Admittedly, it's not quite that simple: if you're using all that vertical space, then you can clearly argue your corner. However, if you're not, then you are very likely to find that simply reducing your overall trailer or box body height (not jut dropping it closer to the road) may be just as effective as profiling the roof – and cheaper. As Schmitz Cargobull technical director Paul Avery puts it: "If your beautifully profiled trailer is 400—500mm taller than average, then unless you're filling it, then, yes, you have improved the drag coefficient but you've also increased the overall height. So you've achieved nothing."

You might say, 'he would, wouldn't he', given Schmitz's preference for low box trailers. But the maths remain incontrovertible. And there's another important point that operators convinced of the whole shape thing should know. While some manufacturers' aerodynamic shapes have the weight of science behind them – being founded on solid CFD (computational fluid dynamics) and/or wind tunnel research – others have not. They just 'look right'. So, caveat emptor: buyer beware.

That said, for Don-Bur, of Teardrop trailer fame (which certainly has done its R&D), the roof profile is your number-one potential for reducing drag. "We have enough data behind us now to say that quite comfortably," comments Richard Owens, group marketing manager. "This is a mature product and our customers' own data is on our website for anyone to see. It shows fuel economy figures from 4.03% up to 19.82% – although from a CFD point of view, the maximum is 16% at 56mh, so there must have been some other intervention."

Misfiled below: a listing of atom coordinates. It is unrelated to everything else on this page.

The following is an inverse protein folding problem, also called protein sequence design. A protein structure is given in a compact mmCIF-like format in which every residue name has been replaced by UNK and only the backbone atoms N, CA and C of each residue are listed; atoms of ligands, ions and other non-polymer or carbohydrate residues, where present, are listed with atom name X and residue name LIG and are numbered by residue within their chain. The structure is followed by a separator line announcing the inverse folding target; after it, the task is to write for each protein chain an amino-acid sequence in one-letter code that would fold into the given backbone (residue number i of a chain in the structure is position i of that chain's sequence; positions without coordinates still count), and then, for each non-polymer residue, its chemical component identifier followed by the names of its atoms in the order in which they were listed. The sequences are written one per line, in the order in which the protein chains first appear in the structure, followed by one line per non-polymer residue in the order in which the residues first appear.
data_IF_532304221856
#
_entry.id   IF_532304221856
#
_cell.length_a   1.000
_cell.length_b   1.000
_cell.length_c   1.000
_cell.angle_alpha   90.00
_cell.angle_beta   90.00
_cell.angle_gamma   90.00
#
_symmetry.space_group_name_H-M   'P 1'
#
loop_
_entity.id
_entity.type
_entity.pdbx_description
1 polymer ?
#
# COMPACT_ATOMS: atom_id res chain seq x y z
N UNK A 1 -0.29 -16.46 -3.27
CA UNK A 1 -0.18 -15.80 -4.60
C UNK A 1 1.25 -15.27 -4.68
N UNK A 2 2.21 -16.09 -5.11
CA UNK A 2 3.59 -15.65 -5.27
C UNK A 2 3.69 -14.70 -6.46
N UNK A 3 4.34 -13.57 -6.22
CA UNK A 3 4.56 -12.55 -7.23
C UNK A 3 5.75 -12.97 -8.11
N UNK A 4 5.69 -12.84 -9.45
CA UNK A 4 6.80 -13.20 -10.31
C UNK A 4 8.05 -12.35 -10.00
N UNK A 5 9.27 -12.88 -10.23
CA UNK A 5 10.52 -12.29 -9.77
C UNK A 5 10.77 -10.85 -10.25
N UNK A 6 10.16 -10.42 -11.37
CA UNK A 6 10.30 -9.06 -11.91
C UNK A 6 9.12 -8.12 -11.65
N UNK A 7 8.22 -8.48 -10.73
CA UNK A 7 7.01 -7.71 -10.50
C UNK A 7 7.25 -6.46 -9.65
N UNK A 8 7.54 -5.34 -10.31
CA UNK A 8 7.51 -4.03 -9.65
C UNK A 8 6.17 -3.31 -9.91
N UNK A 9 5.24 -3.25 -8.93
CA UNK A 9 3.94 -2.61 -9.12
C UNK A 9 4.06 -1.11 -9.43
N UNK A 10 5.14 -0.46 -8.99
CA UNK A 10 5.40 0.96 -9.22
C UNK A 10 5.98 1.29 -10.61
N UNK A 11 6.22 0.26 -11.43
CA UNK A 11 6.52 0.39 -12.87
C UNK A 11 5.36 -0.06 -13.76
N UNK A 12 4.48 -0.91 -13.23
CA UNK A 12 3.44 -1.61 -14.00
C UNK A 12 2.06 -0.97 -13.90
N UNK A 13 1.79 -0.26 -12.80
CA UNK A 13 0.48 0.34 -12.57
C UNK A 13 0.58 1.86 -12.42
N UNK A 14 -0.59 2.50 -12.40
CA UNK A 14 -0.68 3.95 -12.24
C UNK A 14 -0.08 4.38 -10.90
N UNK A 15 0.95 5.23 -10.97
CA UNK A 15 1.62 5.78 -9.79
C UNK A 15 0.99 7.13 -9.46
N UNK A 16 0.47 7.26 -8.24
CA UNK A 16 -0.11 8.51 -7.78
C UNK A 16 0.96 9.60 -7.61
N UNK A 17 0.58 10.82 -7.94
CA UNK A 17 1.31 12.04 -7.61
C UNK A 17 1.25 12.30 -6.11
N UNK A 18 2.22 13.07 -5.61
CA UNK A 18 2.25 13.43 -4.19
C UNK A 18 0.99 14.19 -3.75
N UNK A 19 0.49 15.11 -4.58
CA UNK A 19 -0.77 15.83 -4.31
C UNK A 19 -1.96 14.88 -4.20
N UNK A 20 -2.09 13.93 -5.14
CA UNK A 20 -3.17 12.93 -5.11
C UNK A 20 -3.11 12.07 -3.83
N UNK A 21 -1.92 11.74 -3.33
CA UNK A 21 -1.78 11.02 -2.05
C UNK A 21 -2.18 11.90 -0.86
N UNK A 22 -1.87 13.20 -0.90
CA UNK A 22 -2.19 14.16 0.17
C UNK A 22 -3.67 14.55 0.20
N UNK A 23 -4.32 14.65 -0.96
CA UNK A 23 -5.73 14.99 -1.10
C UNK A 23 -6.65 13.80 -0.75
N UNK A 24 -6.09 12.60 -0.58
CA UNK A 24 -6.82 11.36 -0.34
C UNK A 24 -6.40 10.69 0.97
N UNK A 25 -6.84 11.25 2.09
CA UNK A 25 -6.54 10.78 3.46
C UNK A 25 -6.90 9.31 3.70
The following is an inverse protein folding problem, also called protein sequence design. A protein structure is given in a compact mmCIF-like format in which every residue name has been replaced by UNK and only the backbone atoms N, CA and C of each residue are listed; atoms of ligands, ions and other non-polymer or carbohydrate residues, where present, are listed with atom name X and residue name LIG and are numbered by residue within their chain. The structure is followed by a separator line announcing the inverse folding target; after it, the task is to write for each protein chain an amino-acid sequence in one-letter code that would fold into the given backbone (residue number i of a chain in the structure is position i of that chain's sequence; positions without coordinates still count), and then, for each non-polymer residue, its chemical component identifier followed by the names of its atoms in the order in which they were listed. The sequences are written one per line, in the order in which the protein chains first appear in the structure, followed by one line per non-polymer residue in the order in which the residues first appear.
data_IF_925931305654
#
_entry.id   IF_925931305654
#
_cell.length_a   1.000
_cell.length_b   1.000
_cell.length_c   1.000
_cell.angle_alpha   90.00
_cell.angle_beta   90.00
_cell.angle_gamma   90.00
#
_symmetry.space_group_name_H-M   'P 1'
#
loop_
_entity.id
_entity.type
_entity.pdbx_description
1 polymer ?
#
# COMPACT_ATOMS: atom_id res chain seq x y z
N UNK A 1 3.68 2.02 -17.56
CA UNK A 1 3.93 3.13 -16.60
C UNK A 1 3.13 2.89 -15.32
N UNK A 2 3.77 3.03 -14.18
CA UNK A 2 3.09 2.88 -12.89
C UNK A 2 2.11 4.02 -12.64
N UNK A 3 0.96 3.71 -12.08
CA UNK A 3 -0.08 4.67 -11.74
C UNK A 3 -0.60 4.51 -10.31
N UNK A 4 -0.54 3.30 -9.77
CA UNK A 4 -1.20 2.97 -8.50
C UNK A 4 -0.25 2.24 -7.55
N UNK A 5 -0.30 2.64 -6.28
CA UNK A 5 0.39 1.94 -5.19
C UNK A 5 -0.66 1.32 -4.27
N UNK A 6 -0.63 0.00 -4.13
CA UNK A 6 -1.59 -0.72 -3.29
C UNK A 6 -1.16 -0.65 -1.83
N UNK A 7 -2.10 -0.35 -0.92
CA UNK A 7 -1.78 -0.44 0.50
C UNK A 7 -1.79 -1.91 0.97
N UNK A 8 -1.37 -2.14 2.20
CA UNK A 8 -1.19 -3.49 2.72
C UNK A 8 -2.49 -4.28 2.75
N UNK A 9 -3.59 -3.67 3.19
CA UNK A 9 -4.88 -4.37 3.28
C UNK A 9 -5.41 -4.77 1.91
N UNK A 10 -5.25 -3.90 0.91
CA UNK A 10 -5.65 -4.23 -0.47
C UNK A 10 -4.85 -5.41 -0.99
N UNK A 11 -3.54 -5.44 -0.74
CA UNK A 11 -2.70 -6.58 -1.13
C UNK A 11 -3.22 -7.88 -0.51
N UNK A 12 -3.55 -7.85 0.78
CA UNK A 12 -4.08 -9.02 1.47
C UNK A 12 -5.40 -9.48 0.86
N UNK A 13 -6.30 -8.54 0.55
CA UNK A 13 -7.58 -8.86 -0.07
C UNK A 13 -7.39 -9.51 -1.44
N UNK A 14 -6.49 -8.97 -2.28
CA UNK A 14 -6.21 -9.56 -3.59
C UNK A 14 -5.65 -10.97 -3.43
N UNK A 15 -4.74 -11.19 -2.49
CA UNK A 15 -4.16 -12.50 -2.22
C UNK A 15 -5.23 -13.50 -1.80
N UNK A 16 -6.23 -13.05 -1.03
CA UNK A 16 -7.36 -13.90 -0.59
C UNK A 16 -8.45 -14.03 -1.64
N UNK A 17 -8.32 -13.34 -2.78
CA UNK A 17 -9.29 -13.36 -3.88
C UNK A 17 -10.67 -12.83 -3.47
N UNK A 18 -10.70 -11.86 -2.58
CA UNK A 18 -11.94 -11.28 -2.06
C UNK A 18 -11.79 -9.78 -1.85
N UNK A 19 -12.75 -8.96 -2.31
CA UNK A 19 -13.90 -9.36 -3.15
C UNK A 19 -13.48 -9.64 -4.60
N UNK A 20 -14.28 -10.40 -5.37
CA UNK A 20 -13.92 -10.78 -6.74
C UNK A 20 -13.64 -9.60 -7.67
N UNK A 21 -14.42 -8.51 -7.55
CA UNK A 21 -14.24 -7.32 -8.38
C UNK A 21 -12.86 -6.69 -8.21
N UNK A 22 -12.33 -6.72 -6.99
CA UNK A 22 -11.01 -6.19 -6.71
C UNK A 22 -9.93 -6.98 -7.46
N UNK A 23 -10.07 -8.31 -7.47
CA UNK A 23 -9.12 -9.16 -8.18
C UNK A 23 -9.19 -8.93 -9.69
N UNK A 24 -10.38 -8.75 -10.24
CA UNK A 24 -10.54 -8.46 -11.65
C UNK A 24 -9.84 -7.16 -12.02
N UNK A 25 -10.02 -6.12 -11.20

Beyond the roof shape, however, he suggests that side-skirts, underskirts and 'boat tails' (rear wing extensions) should be next on the priority list – although he adds that, while aerodynamic interventions' improvements can be additive, they can also be "detrimental". Nevertheless, for him the best benefit is achieved through full-wrap skirts, including under-skinning.

"The problem with wrap-only is that the airflow hits the skirt front, the landing legs, under-run bracing and the axles, and creates turbulence. So, while cheap and cheerful side skirts are better than nothing, improvements are likely to be marginal. But full-wraps are around £2,000 more and yhe extra weight. So we support 180 degrees wrap skirts, not under-skinned. We've seen 3—4% difference with these, when scooped over the wheels."